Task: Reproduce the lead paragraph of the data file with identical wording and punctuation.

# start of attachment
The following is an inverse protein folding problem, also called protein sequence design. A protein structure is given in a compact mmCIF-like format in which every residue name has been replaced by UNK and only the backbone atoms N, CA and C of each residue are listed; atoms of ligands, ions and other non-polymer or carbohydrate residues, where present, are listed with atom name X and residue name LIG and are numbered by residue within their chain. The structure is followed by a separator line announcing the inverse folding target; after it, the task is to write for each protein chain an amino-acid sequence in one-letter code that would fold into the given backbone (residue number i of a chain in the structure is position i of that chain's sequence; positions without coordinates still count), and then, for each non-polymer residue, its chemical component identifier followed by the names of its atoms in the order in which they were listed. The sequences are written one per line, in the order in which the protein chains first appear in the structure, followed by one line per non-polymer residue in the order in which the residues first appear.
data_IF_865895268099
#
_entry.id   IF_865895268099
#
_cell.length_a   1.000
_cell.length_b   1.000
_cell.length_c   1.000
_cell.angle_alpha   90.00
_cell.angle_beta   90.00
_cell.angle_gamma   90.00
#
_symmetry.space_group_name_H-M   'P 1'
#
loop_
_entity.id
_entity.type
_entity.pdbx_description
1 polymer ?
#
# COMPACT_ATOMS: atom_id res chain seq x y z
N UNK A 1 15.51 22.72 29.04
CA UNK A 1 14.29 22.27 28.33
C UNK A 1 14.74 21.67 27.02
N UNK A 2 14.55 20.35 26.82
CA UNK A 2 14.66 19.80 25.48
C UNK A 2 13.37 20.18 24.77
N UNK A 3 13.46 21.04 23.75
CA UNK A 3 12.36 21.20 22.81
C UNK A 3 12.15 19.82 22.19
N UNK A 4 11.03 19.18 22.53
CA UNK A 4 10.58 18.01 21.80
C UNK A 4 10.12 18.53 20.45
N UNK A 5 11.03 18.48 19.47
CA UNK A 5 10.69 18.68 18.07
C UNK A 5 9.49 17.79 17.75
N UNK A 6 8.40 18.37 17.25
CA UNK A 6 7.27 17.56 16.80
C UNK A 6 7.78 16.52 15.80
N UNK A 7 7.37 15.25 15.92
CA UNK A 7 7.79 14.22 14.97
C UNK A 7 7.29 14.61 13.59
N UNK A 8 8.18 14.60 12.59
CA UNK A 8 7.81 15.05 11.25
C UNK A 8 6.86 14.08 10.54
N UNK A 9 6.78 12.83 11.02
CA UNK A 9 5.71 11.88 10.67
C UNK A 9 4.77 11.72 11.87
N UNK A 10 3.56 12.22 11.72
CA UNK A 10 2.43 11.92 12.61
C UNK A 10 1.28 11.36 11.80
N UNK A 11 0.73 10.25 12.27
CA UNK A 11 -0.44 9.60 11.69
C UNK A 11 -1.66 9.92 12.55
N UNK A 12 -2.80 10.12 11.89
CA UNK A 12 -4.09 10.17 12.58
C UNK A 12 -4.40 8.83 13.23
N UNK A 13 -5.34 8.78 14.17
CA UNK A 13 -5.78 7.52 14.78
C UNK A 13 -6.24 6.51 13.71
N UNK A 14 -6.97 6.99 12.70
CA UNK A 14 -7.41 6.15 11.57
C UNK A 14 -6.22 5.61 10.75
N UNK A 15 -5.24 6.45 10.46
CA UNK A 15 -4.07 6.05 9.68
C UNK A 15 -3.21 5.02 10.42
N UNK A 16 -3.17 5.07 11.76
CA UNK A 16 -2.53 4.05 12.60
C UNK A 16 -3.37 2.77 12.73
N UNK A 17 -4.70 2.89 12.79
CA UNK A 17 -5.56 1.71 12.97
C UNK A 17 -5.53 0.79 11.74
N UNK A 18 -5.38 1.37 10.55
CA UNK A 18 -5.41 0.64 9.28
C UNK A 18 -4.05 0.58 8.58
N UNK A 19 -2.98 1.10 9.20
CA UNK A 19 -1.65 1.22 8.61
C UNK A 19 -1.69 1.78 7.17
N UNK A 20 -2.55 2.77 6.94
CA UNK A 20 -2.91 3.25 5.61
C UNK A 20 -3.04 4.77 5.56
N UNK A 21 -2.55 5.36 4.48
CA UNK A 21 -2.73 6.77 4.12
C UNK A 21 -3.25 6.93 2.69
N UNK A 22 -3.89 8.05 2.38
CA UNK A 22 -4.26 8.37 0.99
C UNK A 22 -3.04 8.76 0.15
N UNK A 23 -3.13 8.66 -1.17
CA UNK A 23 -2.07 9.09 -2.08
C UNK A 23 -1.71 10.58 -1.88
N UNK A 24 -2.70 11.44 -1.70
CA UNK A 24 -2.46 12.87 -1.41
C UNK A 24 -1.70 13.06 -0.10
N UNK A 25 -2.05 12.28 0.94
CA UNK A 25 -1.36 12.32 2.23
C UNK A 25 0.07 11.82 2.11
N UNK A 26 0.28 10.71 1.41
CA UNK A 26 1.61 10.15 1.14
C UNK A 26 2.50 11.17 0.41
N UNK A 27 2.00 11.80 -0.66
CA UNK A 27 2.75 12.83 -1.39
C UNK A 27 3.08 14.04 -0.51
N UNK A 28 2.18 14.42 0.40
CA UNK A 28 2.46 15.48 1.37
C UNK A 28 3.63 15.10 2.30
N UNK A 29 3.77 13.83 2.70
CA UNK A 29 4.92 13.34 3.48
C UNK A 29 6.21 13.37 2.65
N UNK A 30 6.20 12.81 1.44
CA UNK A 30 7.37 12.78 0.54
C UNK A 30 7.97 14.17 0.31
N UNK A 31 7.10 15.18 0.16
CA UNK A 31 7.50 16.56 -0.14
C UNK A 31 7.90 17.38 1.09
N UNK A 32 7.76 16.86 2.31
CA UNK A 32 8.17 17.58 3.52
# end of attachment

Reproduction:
The following is an inverse protein folding problem, also called protein sequence design. A protein structure is given in a compact mmCIF-like format in which every residue name has been replaced by UNK and only the backbone atoms N, CA and C of each residue are listed; atoms of ligands, ions and other non-polymer or carbohydrate residues, where present, are listed with atom name X and residue name LIG and are numbered by residue within their chain. The structure is followed by a separator line announcing the inverse folding target; after it, the task is to write for each protein chain an amino-acid sequence in one-letter code that would fold into the given backbone (residue number i of a chain in the structure is position i of that chain's sequence; positions without coordinates still count), and then, for each non-polymer residue, its chemical component identifier followed by the names of its atoms in the order in which they were listed. The sequences are written one per line, in the order in which the protein chains first appear in the structure, followed by one line per non-polymer residue in the order in which the residues first appear.